Retinitis Pigmentosa or RP, is the most common type of inherited retinal disease. The retina is the lining at the back of the eye. Along with the optic nerve, it forms the ‘nerve’ of the eye. A healthy retina is essential for normal vision. At a cellular level, the retina has 10 layers and the most important of these are the photoreceptors called ‘Rods and Cones’ and the ‘Retinal Pigment Epithelium’. Rods generally help with night vision while cones help with day vision and colour vision. The central retina is called the macula; a healthy macula is essential to be able to read fine print, identify colours, faces and so on.
Genetic conditions like RP cause progressive loss of the photoreceptors, mainly rods to begin with. The affected person notices difficulty in night vision and progressive loss of side (peripheral) vision. Symptoms may start as early as in the first decade of life. As the disease progresses, the macula can get involved causing loss of central vision. As the disease progresses, the affected individual may find it difficult to drive and move around independently after dark. Many people in their 40s have severe difficulty with their day-to-day activities and maybe legally blind. However, the rate of progression of the disease varies from individual to individual.
While RP is rare world wide, with about 100,00 people affected in the US, this is fairly a common disease in India. According to studies, there are between 10-15 lakh affected with RP in India.
Like other genetic conditions, RP is caused by genetic ‘mutations’. The human body is made up of millions of cells. The genetic code within each cell is contained in the DNA, with the code being arranged as a set of spellings (Nucelotides). These nucleotides get together to form amino acids, which then form proteins. Proteins are essential for every single function within the human body. When an error occurs in these nucleotides (like the spelling mistakes within a word), a mutation occurs. A mutation that affects the normal functioning of the retina can lead to genetic conditions like RP.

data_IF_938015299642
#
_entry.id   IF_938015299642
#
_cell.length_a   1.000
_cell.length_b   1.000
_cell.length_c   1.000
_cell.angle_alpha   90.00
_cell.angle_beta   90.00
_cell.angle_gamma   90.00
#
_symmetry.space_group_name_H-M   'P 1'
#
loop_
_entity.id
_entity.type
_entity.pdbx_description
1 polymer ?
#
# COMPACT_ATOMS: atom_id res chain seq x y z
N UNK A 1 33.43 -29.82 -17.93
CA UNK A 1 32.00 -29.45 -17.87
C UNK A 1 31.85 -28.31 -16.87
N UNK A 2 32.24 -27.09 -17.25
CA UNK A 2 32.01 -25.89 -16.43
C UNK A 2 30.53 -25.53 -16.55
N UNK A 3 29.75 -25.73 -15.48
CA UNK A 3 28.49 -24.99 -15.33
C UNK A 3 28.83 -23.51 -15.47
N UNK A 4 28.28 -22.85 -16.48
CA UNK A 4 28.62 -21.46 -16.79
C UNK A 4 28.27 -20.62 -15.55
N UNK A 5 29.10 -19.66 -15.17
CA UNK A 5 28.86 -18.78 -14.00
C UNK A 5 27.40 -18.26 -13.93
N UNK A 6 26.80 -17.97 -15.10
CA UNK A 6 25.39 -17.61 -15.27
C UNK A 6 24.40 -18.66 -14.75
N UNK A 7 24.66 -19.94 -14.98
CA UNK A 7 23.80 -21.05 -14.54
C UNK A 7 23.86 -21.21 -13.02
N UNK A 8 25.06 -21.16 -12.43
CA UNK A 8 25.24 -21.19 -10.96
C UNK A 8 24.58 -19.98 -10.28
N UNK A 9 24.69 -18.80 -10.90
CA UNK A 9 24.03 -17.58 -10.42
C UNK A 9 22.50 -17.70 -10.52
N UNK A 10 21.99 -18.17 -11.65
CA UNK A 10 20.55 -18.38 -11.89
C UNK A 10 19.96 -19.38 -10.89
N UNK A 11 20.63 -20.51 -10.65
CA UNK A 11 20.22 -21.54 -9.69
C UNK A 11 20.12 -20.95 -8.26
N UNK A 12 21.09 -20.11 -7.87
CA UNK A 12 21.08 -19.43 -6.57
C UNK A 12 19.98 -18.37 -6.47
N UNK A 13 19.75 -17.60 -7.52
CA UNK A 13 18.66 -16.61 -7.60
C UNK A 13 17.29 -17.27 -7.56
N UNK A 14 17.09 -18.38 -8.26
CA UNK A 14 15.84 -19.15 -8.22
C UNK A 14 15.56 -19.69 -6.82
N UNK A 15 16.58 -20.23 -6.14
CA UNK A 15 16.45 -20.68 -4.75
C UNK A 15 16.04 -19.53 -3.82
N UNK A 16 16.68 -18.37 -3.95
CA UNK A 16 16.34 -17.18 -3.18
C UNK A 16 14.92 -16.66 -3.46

RP itself is caused by mutations in dozens of genes. These can be transmitted from parents to offspring in different ways- autosomal recessive, autosomal dominant, or X-linked
In autosomal recessive RP, each parent carries one copy of the mutated gene (while the other gene is normal). They have no symptoms themselves and are unaffected carriers of the mutation. When such a couple has children, there is a 50% chance that the child inherits one affected copy from one of the parents (while the other copy is normal). This child then becomes an unaffected carrier. 25% of the children however can inherit both the abnormal copies, and they then develop the disease.
In autosomal dominant RP, one of the parents is already affected and carries a single copy of the mutation. 50% of the children may inherit the same and develop the disease. In X-linked RP, the mutation is carried on the X-chromosome. Females, who have two copies of the X-chromosome are mostly carriers while 50% males inherit the mutated copy from the mothers and therefore develop the disease.
Most of these mutations that cause RP affect the eye alone and these are referred to as ‘Nonsyndromic RP’. Some mutations affect other organs like the ears, kidneys and the brain. These are referred to as “Syndromic RP’. Examples include Usher Syndrome and Bardet Biedl Syndrome.
Genetic testing is available to help identify the mutation in a given individual/family. Identifying the causative mutation helps in several ways. The affected individual is able to understand the various treatment approaches under research, and the appropriate clinical trial. It may also help understand the severity/progression of the disease. The affected family will be able to understand the implications for future progeny. Appropriate genetic counseling and testing can reduce the risk of the disease being transmitted to the next generation.
Although RP is currently incurable, research into treatment has galloped world wide. There are several clinical trials that include gene therapy and cell replacement (stem cell) therapy.
Appropriate use of low vision aids and rehabilitation can help people with RP significantly.